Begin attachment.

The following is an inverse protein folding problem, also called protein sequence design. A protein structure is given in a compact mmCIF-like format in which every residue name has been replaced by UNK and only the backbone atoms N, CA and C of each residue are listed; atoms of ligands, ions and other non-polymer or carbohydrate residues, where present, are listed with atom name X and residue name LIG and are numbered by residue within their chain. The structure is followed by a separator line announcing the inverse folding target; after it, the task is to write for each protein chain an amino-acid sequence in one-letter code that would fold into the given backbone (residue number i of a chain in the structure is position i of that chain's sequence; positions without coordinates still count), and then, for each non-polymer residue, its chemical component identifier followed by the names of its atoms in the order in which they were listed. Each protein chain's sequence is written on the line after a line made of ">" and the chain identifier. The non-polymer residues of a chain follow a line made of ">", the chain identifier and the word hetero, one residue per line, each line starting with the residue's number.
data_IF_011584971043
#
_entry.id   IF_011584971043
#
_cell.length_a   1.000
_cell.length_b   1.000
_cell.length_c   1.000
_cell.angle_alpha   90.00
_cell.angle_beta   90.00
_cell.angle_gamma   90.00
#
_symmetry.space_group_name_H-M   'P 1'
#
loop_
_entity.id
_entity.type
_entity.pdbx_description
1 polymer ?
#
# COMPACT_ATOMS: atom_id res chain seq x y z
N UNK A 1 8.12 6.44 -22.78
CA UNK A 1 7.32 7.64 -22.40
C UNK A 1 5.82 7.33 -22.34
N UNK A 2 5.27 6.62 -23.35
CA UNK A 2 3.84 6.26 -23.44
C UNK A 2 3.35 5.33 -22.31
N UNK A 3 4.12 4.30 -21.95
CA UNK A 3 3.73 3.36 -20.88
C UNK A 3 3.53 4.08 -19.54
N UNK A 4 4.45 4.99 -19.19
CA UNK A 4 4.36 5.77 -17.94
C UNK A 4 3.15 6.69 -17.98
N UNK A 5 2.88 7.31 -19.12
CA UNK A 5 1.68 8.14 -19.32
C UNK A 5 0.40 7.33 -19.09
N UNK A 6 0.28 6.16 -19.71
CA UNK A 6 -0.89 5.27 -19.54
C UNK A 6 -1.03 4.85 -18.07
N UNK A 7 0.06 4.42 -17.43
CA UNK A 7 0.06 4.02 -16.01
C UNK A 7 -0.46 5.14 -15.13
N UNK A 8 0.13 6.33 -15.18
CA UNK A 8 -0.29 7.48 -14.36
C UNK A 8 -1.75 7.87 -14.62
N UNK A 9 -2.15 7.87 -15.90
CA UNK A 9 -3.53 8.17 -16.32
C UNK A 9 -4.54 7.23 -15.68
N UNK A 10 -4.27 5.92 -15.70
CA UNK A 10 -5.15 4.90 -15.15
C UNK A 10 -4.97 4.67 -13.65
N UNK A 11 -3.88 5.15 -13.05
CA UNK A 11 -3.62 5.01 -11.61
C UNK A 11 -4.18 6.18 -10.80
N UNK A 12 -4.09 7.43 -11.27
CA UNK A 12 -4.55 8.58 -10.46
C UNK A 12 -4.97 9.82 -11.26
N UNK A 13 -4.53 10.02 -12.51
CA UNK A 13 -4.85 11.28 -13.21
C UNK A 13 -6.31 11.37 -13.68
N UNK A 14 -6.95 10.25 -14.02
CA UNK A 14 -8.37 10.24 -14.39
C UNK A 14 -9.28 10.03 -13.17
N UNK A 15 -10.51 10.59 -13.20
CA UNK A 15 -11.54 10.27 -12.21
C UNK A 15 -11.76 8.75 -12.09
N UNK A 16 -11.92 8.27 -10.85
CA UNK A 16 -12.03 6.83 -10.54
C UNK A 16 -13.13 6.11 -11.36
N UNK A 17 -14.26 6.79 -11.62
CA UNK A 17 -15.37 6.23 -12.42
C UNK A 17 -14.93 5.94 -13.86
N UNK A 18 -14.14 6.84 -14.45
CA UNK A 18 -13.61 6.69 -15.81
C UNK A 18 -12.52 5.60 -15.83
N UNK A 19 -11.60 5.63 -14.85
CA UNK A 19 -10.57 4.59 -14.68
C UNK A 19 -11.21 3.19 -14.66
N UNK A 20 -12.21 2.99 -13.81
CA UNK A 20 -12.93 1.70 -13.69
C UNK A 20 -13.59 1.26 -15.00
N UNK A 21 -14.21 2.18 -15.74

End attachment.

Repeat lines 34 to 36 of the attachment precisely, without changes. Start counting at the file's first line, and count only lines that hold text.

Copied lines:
N UNK A 5 2.88 7.31 -19.12
CA UNK A 5 1.68 8.14 -19.32
C UNK A 5 0.40 7.33 -19.09